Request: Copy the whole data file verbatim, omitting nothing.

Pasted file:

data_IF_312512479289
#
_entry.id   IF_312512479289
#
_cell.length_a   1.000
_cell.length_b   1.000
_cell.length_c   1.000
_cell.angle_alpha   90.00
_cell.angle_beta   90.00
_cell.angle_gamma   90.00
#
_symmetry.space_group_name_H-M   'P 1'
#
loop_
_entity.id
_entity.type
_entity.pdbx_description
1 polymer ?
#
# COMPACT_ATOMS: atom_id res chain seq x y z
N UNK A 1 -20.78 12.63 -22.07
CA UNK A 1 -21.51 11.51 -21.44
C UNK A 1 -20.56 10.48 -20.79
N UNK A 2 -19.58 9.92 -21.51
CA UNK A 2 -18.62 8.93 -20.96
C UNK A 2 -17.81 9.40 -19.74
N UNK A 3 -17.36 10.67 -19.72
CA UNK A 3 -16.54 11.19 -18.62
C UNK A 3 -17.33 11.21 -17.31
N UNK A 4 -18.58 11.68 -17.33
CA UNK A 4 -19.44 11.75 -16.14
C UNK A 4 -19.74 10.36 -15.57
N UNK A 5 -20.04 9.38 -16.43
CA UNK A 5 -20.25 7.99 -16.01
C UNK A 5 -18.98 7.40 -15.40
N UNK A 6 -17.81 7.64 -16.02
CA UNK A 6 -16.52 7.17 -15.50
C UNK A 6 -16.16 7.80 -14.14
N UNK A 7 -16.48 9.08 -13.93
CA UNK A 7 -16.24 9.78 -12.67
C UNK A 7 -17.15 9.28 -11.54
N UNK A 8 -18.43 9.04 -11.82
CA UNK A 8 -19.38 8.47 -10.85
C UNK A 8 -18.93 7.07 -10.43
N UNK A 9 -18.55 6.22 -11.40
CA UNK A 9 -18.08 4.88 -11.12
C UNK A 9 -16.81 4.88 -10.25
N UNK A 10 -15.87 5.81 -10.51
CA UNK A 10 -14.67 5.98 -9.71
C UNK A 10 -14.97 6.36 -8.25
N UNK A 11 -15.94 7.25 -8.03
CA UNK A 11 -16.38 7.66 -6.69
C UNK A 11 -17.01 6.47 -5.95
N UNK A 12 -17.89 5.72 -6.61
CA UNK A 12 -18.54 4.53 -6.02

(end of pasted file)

data_IF_312512479289
#
_entry.id   IF_312512479289
#
_cell.length_a   1.000
_cell.length_b   1.000
_cell.length_c   1.000
_cell.angle_alpha   90.00
_cell.angle_beta   90.00
_cell.angle_gamma   90.00
#
_symmetry.space_group_name_H-M   'P 1'
#
loop_
_entity.id
_entity.type
_entity.pdbx_description
1 polymer ?
#
# COMPACT_ATOMS: atom_id res chain seq x y z
N UNK A 1 -20.78 12.63 -22.07
CA UNK A 1 -21.51 11.51 -21.44
C UNK A 1 -20.56 10.48 -20.79
N UNK A 2 -19.58 9.92 -21.51
CA UNK A 2 -18.62 8.93 -20.96
C UNK A 2 -17.81 9.40 -19.74
N UNK A 3 -17.36 10.67 -19.72
CA UNK A 3 -16.54 11.19 -18.62
C UNK A 3 -17.33 11.21 -17.31
N UNK A 4 -18.58 11.68 -17.33
CA UNK A 4 -19.44 11.75 -16.14
C UNK A 4 -19.74 10.36 -15.57
N UNK A 5 -20.04 9.38 -16.43
CA UNK A 5 -20.25 7.99 -16.01
C UNK A 5 -18.98 7.40 -15.40
N UNK A 6 -17.81 7.64 -16.02
CA UNK A 6 -16.52 7.17 -15.50
C UNK A 6 -16.16 7.80 -14.14
N UNK A 7 -16.48 9.08 -13.93
CA UNK A 7 -16.24 9.78 -12.67
C UNK A 7 -17.15 9.28 -11.54
N UNK A 8 -18.43 9.04 -11.82
CA UNK A 8 -19.38 8.47 -10.85
C UNK A 8 -18.93 7.07 -10.43
N UNK A 9 -18.55 6.22 -11.40
CA UNK A 9 -18.08 4.88 -11.12
C UNK A 9 -16.81 4.88 -10.25
N UNK A 10 -15.87 5.81 -10.51
CA UNK A 10 -14.67 5.98 -9.71
C UNK A 10 -14.97 6.36 -8.25
N UNK A 11 -15.94 7.25 -8.03
CA UNK A 11 -16.38 7.66 -6.69
C UNK A 11 -17.01 6.47 -5.95
N UNK A 12 -17.89 5.72 -6.61
CA UNK A 12 -18.54 4.53 -6.02